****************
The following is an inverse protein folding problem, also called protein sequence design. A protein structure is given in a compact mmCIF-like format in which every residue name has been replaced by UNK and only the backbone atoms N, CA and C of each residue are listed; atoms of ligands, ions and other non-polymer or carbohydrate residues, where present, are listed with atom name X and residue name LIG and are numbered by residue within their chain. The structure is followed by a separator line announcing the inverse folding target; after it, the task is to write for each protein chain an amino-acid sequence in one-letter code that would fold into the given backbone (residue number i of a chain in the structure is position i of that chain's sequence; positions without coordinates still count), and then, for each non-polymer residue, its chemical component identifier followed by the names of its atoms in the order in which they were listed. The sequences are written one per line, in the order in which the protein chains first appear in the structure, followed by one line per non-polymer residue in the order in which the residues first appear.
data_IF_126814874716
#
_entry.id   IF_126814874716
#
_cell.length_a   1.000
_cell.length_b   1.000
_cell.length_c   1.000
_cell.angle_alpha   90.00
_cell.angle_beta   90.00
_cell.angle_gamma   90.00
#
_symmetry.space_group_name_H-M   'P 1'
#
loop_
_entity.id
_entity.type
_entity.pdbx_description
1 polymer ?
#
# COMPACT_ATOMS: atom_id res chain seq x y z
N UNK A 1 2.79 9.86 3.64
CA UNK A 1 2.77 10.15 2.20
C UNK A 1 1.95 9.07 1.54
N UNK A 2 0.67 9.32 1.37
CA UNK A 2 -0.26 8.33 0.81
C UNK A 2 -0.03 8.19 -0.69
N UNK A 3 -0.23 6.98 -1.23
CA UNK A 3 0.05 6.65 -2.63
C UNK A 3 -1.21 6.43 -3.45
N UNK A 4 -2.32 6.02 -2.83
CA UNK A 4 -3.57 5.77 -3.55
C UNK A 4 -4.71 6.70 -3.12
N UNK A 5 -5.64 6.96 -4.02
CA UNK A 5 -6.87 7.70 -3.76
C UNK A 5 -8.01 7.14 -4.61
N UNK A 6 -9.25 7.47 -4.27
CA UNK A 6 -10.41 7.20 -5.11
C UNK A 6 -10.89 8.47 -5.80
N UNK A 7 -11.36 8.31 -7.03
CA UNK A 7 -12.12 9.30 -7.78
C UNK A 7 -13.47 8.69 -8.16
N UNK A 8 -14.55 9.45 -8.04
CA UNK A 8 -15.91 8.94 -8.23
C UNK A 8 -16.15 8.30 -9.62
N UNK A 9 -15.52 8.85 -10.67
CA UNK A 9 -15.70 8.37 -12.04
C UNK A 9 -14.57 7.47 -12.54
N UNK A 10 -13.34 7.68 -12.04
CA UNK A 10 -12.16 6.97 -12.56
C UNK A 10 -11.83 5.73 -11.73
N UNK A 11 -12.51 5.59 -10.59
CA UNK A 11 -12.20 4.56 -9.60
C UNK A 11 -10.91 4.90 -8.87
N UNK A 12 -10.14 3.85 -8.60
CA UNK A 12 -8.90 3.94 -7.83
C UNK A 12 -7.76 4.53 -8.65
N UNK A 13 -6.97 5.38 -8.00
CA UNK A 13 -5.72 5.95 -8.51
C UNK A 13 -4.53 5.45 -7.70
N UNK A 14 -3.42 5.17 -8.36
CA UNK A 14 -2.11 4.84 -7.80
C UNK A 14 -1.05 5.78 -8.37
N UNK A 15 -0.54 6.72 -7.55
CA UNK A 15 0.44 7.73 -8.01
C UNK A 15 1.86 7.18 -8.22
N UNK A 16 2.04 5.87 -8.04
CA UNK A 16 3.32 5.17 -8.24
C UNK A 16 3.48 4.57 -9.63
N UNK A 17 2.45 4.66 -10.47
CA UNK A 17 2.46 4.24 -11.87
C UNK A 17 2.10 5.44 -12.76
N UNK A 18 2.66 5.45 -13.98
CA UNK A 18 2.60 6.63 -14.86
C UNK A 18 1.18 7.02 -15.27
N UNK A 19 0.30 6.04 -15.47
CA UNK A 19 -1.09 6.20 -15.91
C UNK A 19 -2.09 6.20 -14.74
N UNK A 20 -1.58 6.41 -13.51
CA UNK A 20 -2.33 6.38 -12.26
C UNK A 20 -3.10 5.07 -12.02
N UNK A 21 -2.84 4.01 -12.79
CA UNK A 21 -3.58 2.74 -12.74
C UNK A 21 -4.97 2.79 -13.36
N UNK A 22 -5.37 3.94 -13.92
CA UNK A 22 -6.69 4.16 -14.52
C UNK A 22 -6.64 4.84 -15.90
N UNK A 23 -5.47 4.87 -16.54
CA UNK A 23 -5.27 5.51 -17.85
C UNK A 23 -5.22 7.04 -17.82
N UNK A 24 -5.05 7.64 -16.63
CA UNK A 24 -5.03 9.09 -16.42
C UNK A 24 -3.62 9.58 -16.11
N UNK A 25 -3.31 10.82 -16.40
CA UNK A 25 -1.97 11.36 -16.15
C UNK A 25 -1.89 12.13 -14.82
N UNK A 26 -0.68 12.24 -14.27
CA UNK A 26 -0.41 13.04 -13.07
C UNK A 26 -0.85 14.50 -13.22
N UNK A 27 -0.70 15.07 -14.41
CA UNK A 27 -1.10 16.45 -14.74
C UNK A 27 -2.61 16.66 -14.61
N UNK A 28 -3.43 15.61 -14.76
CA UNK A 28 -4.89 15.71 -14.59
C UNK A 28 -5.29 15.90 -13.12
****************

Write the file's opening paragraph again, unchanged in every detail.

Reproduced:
The following is an inverse protein folding problem, also called protein sequence design. A protein structure is given in a compact mmCIF-like format in which every residue name has been replaced by UNK and only the backbone atoms N, CA and C of each residue are listed; atoms of ligands, ions and other non-polymer or carbohydrate residues, where present, are listed with atom name X and residue name LIG and are numbered by residue within their chain. The structure is followed by a separator line announcing the inverse folding target; after it, the task is to write for each protein chain an amino-acid sequence in one-letter code that would fold into the given backbone (residue number i of a chain in the structure is position i of that chain's sequence; positions without coordinates still count), and then, for each non-polymer residue, its chemical component identifier followed by the names of its atoms in the order in which they were listed. The sequences are written one per line, in the order in which the protein chains first appear in the structure, followed by one line per non-polymer residue in the order in which the residues first appear.